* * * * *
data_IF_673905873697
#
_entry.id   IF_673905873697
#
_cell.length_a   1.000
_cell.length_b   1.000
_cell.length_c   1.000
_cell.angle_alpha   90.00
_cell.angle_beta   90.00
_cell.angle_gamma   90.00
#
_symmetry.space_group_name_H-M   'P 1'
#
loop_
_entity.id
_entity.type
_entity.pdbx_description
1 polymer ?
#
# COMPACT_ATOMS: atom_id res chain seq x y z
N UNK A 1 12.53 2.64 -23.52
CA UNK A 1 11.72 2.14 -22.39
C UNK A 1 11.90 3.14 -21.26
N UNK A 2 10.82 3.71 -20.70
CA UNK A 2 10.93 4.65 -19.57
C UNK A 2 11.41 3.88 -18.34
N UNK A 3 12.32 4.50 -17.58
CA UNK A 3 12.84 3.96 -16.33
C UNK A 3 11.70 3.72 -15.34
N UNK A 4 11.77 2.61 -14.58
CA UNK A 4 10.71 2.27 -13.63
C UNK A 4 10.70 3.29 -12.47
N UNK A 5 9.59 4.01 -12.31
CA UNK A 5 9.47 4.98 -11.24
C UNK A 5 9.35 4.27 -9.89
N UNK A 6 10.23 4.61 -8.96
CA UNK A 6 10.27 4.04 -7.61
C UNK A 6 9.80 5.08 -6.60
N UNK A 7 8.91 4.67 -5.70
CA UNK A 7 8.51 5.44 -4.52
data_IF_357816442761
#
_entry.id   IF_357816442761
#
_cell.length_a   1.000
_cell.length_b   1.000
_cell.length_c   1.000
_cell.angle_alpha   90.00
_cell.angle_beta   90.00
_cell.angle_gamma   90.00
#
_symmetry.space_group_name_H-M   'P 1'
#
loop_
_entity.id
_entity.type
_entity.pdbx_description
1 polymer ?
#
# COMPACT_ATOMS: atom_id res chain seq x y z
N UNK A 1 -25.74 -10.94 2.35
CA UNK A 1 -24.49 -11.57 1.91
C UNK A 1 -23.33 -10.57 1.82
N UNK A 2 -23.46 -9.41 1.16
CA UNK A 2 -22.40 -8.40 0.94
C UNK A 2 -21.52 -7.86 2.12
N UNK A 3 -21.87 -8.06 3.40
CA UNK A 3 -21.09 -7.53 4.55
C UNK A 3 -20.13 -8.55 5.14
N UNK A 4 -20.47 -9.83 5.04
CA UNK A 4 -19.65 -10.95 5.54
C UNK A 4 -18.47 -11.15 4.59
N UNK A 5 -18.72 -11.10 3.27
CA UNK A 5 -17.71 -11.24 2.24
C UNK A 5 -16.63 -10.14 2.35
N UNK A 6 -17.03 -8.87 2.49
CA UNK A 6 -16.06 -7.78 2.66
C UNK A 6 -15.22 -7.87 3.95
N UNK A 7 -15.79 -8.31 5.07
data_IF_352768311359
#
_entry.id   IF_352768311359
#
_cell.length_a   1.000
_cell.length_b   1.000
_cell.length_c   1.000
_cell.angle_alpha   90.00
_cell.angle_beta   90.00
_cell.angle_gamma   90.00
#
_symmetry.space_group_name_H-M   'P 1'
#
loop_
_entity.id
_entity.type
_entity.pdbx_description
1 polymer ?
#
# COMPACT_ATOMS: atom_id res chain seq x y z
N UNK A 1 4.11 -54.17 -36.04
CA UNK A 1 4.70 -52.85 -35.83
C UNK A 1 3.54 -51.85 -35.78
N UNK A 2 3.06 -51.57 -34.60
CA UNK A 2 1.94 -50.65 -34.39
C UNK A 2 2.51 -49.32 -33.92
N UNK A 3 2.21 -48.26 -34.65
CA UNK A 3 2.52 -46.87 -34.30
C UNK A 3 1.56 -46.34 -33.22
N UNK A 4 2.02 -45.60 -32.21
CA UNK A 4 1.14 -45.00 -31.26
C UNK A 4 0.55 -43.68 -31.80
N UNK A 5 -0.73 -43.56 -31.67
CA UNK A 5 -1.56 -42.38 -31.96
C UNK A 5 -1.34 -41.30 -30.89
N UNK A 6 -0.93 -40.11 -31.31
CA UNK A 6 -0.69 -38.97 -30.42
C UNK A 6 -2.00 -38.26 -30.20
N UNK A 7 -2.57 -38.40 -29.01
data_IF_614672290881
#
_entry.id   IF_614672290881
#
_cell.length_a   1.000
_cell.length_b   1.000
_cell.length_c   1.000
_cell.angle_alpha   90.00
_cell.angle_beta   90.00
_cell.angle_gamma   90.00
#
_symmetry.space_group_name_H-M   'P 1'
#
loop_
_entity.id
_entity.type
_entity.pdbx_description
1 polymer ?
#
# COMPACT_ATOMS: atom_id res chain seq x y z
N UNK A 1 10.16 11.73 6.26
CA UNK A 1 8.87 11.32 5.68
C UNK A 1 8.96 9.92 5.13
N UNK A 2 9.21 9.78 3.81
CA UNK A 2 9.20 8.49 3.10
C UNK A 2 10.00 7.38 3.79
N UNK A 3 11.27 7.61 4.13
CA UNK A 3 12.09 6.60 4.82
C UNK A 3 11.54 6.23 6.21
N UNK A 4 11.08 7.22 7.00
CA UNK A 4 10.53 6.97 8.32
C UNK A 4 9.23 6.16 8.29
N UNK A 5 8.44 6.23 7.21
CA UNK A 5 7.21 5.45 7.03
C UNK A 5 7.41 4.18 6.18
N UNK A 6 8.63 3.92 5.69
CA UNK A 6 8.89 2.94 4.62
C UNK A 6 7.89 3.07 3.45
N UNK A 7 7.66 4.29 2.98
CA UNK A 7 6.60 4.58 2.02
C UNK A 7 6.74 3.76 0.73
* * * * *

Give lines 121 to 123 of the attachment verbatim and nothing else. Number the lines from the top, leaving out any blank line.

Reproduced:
_entry.id   IF_614672290881
#
_cell.length_a   1.000